Ben Glassen working with turkeys on a farm in the Westwood Road area of Nanaimo. Glassen wants to establish a poultry abattoir on a site on Jingle Pot Road. (Karl Yu/News Bulletin)

Ben Glassen working with turkeys on a farm in the Westwood Road area of Nanaimo. Glassen wants to establish a poultry abattoir on a site on Jingle Pot Road. (Karl Yu/News Bulletin)

With meat-processing site numbers dwindling, Vancouver Island farmer seeks abattoir

Ben Glassen has ALC application for small-scale facility in Nanaimo

With small-scale central Island meat processing site numbers dwindling, a Nanaimo farmer wants to set up an abattoir for chickens, turkeys, ducks and other fowl.

Ben Glassen has applied to the Agricultural Land Commission for an Agricultural Land Reserve non-farm use permit that would see the facility established on leased land on Jingle Pot Road. His proposal would include a rotary scalder, plucker with feather chute, stainless work tables, a cooler, a freezer and an area for inspection.

While there were five red meat and five poultry facilities on the Island in 2018, two red meat and two poultry sites have closed, including one at Whiskey Creek in December 2020, according to Glassen. The small farm community currently has three options to process meat: Saanichton, Cobble Hill, which he says offers limited custom processing, and Black Creek, which can be inconvenient due to travel time, he said.

“In order for me to grow my farm, or for anyone else to even continue farming, we need options for meat processing,” Glassen said.

The site is situated in Regional District of Nanaimo Electoral Area C and the RDN electoral area services committee approved a motion July 8, voicing support for Glassen and recommending the ALC give approval. The motion will be forwarded to the RDN’s July 27 board meeting, where Glassen will also make a presentation.

Glassen said non-farm use is less prohibitive than farm use, which would require him to produce 50 per cent of the birds going through the plant. The capacity of the abattoir would be 300 birds per day, starting at three days a week, he said.

“In order to produce 50 per cent of the birds, just to operate three days a week, I would have to produce 4,200 turkeys,” said Glassen. “I would have to go into the quota system. In order to buy quota, it would be about $250,000 … I would also have to build an industry barn to fit their specifications for $250,000, also you’re not allowed to have quota unless you own the land, for another $250,000.

“Then I can build my plant for $250,000. So in order to process one chicken for a ‘farm mom,’ I would need $1 million, according to going through the quota system.”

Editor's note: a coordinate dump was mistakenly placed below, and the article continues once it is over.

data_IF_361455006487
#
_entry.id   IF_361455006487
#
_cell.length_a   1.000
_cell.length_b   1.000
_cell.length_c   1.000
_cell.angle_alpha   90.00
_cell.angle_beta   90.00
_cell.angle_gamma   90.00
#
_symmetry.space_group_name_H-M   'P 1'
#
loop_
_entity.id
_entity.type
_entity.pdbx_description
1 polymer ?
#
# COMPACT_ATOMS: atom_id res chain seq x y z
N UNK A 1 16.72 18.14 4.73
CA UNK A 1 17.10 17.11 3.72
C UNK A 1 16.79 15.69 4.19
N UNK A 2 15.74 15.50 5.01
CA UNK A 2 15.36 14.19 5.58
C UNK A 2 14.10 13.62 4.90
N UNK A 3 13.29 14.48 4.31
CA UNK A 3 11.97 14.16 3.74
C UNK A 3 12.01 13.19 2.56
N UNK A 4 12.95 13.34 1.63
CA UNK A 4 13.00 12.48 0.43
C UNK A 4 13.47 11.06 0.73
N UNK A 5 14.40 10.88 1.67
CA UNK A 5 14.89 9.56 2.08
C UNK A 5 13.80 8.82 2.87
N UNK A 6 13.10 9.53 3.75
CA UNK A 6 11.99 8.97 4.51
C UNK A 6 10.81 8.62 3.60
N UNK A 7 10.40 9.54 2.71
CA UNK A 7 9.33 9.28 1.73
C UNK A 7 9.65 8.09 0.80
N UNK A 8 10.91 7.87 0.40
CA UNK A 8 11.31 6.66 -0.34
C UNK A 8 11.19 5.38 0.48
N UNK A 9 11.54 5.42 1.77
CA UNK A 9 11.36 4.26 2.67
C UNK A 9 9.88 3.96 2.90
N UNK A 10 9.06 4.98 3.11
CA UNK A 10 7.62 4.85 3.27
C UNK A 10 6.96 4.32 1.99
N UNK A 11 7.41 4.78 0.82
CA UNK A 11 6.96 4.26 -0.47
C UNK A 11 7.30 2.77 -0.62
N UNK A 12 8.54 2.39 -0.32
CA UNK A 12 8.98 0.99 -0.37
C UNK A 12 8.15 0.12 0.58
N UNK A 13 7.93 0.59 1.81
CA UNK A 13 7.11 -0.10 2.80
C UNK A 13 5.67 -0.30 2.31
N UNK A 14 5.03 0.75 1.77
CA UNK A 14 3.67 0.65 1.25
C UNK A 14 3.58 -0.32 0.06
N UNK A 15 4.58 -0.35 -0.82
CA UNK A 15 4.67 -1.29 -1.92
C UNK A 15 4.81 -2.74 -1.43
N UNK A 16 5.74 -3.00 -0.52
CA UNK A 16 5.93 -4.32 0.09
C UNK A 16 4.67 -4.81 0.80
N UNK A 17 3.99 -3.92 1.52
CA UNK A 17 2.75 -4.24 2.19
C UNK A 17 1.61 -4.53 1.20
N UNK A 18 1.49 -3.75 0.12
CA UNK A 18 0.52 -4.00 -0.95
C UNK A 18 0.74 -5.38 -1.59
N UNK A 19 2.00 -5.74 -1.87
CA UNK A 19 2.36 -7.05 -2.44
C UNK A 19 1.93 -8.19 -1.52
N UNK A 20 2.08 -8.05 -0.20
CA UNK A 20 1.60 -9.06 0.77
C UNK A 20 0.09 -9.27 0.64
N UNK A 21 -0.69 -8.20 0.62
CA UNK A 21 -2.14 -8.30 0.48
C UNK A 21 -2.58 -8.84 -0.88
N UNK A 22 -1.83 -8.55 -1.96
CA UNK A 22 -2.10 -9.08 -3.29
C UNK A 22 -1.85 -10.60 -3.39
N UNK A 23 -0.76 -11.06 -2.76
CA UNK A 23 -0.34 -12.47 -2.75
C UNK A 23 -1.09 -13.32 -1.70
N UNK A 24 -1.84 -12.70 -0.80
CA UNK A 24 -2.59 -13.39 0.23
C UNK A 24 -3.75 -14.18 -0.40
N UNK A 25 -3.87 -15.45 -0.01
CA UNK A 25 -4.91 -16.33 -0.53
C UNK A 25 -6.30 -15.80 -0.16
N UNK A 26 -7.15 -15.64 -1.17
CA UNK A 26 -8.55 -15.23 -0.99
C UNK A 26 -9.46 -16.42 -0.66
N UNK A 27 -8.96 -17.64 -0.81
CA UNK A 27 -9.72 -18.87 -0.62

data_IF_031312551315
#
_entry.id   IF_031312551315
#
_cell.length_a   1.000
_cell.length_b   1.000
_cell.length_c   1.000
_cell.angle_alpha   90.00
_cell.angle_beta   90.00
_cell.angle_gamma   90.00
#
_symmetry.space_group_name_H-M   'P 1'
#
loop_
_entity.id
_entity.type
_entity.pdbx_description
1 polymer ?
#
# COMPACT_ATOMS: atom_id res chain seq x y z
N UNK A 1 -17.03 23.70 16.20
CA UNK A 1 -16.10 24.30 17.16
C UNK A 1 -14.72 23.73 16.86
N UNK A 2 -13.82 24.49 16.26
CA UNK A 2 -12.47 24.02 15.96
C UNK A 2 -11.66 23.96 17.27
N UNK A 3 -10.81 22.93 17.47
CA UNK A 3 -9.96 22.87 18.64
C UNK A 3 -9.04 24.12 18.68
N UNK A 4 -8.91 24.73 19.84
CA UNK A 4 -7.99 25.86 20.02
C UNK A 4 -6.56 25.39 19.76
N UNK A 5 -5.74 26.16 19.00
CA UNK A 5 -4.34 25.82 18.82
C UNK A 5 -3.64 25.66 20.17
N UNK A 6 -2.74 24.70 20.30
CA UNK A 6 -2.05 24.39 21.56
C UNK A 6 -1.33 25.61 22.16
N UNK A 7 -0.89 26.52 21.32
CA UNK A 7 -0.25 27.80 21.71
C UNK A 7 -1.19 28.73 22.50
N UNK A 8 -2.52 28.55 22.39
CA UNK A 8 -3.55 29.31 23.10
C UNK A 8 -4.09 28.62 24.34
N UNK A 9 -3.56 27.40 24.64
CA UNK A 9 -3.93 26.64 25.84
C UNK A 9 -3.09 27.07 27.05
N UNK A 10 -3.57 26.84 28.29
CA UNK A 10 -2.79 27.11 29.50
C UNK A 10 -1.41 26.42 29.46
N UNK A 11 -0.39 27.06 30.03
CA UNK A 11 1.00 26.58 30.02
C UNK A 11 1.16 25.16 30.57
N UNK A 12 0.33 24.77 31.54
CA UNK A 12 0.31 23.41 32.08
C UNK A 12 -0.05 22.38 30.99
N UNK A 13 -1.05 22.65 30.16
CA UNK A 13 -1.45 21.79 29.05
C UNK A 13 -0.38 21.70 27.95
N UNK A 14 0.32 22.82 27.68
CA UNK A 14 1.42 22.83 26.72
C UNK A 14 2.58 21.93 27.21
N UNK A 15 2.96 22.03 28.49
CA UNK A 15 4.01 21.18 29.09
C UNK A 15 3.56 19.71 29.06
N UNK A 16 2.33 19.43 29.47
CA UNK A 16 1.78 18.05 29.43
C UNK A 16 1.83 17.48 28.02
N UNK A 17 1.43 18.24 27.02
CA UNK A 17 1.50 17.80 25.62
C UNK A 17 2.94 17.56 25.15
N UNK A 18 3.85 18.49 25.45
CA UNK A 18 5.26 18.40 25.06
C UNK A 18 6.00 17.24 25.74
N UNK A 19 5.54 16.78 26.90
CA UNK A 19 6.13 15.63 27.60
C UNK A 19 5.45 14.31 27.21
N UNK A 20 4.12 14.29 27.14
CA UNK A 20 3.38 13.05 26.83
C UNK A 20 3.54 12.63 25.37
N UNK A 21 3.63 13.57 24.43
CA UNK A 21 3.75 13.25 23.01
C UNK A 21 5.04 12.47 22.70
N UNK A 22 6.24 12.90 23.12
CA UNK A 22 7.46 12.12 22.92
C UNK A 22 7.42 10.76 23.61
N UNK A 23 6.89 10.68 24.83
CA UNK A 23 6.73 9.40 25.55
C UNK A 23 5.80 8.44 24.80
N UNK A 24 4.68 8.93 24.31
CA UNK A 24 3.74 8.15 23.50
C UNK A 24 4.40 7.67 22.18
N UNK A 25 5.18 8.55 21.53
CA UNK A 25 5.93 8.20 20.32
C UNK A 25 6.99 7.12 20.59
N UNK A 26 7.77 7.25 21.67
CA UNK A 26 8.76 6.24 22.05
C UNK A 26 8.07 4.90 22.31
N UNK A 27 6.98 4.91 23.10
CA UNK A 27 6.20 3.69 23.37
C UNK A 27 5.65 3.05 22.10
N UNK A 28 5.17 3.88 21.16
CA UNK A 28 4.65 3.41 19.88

Tyler Brown, RDN board chairperson, said there will be additional approvals needed from the RDN for the abattoir, including a temporary-use permit or zoning amendment, but such facilities are needed.

“If we’re going to support more localized agriculture, there’s a genuine need to make sure that the facilities in the region exist that can support those smaller-scale operators,” said Brown. “There’s barriers to smaller-scale operators within the industrialized agricultural system, which we inhabit. The majority of our food production comes from industrial scale, essentially corporations.”

Kim Smythe, Greater Nanaimo Chamber of Commerce president and CEO, also believes such facilities are needed.

“There needs to be more small-scale food service in general and farm service, agricultural service and that would include abattoirs and dressing and butchering and all of that kind of stuff,” said Smythe. “There’s a conscious movement towards getting back to more agriculture in our area. Duncan is healthy, Comox Valley is healthy, Nanaimo is a decade behind both of those areas in food knowledge and food protection and local food production.”

When asked about meat processing sites closing, Glassen said there seems to be a reduced interest in farming. The average age of farmers is close to 60 years old, he said.

“They say any industry where the average age is over 35 is an industry in decline,” said Glassen. “Farming is [about] double that, the same with farm services. One of the red meat facilities and one of the poultry facilities, the owners passed away while still in operation with no succession plan. The other two, they finally gave up, threw in the towel and retired with no succession plan.

“If I’m the young man who has to take up the charge and build abattoir capacity on Vancouver Island, I suppose that’s the task I need to do in order to be able to continue farming.”

RELATED: Study looks to feasibility of Vancouver Island abattoir



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